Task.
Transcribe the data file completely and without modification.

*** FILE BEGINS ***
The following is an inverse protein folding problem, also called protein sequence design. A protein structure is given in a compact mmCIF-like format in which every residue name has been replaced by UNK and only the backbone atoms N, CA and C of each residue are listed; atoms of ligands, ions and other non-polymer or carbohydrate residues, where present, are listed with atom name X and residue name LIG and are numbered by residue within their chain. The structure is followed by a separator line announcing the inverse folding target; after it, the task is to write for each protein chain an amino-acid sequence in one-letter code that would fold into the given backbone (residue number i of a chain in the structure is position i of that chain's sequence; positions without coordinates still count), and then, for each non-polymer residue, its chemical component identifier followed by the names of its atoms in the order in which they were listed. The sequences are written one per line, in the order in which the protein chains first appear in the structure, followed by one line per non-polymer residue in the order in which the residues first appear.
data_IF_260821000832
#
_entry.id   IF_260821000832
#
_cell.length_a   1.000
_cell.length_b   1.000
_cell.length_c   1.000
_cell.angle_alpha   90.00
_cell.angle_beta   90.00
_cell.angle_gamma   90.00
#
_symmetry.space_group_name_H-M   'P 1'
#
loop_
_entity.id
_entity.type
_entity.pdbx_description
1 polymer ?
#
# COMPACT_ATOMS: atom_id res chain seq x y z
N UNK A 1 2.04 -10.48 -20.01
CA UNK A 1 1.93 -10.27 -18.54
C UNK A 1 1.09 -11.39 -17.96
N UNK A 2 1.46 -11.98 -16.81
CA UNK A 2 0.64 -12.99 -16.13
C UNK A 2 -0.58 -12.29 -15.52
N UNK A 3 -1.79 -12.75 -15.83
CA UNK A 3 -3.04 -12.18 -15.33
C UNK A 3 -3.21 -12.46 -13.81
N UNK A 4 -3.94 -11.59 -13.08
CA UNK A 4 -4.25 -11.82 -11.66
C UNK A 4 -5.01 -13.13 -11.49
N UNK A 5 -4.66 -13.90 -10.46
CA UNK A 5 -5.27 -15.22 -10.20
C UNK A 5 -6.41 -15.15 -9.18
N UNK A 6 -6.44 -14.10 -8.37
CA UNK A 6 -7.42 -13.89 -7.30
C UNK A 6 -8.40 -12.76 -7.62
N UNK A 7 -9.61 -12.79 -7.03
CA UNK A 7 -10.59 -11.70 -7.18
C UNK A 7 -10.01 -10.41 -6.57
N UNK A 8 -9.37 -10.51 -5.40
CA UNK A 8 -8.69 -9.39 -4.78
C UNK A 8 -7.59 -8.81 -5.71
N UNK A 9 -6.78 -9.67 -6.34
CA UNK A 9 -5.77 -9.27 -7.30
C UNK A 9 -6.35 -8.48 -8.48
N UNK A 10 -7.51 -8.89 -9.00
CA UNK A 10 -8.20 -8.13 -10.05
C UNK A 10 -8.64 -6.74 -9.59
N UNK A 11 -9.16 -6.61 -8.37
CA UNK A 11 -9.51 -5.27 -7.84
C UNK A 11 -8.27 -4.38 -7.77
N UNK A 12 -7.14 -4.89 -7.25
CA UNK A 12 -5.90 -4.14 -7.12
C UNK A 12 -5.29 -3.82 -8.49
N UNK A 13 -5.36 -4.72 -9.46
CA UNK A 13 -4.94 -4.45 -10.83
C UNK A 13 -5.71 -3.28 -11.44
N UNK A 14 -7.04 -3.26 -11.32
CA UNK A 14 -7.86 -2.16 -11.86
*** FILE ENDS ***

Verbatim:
The following is an inverse protein folding problem, also called protein sequence design. A protein structure is given in a compact mmCIF-like format in which every residue name has been replaced by UNK and only the backbone atoms N, CA and C of each residue are listed; atoms of ligands, ions and other non-polymer or carbohydrate residues, where present, are listed with atom name X and residue name LIG and are numbered by residue within their chain. The structure is followed by a separator line announcing the inverse folding target; after it, the task is to write for each protein chain an amino-acid sequence in one-letter code that would fold into the given backbone (residue number i of a chain in the structure is position i of that chain's sequence; positions without coordinates still count), and then, for each non-polymer residue, its chemical component identifier followed by the names of its atoms in the order in which they were listed. The sequences are written one per line, in the order in which the protein chains first appear in the structure, followed by one line per non-polymer residue in the order in which the residues first appear.
data_IF_260821000832
#
_entry.id   IF_260821000832
#
_cell.length_a   1.000
_cell.length_b   1.000
_cell.length_c   1.000
_cell.angle_alpha   90.00
_cell.angle_beta   90.00
_cell.angle_gamma   90.00
#
_symmetry.space_group_name_H-M   'P 1'
#
loop_
_entity.id
_entity.type
_entity.pdbx_description
1 polymer ?
#
# COMPACT_ATOMS: atom_id res chain seq x y z
N UNK A 1 2.04 -10.48 -20.01
CA UNK A 1 1.93 -10.27 -18.54
C UNK A 1 1.09 -11.39 -17.96
N UNK A 2 1.46 -11.98 -16.81
CA UNK A 2 0.64 -12.99 -16.13
C UNK A 2 -0.58 -12.29 -15.52
N UNK A 3 -1.79 -12.75 -15.83
CA UNK A 3 -3.04 -12.18 -15.33
C UNK A 3 -3.21 -12.46 -13.81
N UNK A 4 -3.94 -11.59 -13.08
CA UNK A 4 -4.25 -11.82 -11.66
C UNK A 4 -5.01 -13.13 -11.49
N UNK A 5 -4.66 -13.90 -10.46
CA UNK A 5 -5.27 -15.22 -10.20
C UNK A 5 -6.41 -15.15 -9.18
N UNK A 6 -6.44 -14.10 -8.37
CA UNK A 6 -7.42 -13.89 -7.30
C UNK A 6 -8.40 -12.76 -7.62
N UNK A 7 -9.61 -12.79 -7.03
CA UNK A 7 -10.59 -11.70 -7.18
C UNK A 7 -10.01 -10.41 -6.57
N UNK A 8 -9.37 -10.51 -5.40
CA UNK A 8 -8.69 -9.39 -4.78
C UNK A 8 -7.59 -8.81 -5.71
N UNK A 9 -6.78 -9.67 -6.34
CA UNK A 9 -5.77 -9.27 -7.30
C UNK A 9 -6.35 -8.48 -8.48
N UNK A 10 -7.51 -8.89 -9.00
CA UNK A 10 -8.20 -8.13 -10.05
C UNK A 10 -8.64 -6.74 -9.59
N UNK A 11 -9.16 -6.61 -8.37
CA UNK A 11 -9.51 -5.27 -7.84
C UNK A 11 -8.27 -4.38 -7.77
N UNK A 12 -7.14 -4.89 -7.25
CA UNK A 12 -5.90 -4.14 -7.12
C UNK A 12 -5.29 -3.82 -8.49
N UNK A 13 -5.36 -4.72 -9.46
CA UNK A 13 -4.94 -4.45 -10.83
C UNK A 13 -5.71 -3.28 -11.44
N UNK A 14 -7.04 -3.26 -11.32
CA UNK A 14 -7.86 -2.16 -11.86